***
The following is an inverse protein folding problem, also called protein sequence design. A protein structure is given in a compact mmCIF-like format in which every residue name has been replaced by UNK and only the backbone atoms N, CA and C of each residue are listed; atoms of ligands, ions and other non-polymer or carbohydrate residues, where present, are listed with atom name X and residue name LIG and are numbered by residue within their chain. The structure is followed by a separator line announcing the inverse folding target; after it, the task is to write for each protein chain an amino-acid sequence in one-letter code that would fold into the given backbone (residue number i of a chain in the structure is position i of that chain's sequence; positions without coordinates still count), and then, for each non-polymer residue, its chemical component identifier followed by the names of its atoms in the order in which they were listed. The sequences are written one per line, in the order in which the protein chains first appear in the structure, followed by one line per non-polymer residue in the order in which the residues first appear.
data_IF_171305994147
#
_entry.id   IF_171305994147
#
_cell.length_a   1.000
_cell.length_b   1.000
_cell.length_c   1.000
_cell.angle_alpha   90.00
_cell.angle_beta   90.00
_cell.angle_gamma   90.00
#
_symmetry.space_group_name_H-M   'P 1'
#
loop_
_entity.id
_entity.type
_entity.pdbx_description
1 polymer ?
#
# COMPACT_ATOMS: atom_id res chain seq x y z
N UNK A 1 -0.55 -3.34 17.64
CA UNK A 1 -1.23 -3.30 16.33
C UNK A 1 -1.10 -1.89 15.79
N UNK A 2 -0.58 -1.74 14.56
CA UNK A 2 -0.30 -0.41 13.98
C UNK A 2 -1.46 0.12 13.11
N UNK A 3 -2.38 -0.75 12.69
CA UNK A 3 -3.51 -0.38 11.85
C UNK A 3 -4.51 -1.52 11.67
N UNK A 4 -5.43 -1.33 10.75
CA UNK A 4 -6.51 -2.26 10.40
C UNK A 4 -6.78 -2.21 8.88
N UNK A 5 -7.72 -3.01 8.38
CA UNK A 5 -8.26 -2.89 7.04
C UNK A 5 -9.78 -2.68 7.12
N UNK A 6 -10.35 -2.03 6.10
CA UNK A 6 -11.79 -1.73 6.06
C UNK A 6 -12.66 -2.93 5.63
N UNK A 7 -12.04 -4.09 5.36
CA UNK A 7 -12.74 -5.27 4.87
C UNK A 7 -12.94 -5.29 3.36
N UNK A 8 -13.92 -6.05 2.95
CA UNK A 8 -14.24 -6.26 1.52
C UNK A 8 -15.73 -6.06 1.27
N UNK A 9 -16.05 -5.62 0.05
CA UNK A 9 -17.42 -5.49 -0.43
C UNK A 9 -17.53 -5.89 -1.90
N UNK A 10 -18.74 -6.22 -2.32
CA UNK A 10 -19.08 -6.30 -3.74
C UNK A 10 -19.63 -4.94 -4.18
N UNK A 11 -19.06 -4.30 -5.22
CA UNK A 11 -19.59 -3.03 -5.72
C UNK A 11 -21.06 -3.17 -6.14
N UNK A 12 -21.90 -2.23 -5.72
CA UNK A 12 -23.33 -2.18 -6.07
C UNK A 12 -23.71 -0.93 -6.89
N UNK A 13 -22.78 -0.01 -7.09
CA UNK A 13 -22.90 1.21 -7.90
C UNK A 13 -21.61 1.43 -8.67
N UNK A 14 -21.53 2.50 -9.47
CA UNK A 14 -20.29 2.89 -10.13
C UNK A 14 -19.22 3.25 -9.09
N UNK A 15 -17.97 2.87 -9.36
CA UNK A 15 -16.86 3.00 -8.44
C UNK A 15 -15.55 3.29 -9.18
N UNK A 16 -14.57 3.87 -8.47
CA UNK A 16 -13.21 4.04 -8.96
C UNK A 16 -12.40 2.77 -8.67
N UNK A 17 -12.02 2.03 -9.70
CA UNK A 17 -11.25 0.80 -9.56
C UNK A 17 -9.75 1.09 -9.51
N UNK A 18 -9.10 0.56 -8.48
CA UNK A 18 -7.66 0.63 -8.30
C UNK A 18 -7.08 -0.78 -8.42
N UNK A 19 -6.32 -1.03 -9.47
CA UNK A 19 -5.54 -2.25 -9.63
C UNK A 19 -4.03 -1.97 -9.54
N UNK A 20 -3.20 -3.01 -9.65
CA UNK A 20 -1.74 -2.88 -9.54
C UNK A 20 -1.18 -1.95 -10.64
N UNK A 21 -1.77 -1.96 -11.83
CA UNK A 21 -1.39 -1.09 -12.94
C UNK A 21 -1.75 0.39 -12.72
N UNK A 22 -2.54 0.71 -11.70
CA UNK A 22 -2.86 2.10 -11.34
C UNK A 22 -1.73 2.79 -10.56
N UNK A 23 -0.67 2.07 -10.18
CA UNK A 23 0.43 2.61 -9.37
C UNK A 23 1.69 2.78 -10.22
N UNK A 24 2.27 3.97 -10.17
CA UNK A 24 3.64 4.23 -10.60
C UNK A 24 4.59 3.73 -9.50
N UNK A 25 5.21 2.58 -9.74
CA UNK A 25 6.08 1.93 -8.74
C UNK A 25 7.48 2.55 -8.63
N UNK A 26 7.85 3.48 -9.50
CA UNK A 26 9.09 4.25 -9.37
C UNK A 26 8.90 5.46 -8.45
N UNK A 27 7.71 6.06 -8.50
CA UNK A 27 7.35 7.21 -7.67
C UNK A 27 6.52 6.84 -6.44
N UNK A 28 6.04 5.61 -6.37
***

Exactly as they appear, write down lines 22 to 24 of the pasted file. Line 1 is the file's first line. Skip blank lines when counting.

N UNK A 1 -0.55 -3.34 17.64
CA UNK A 1 -1.23 -3.30 16.33
C UNK A 1 -1.10 -1.89 15.79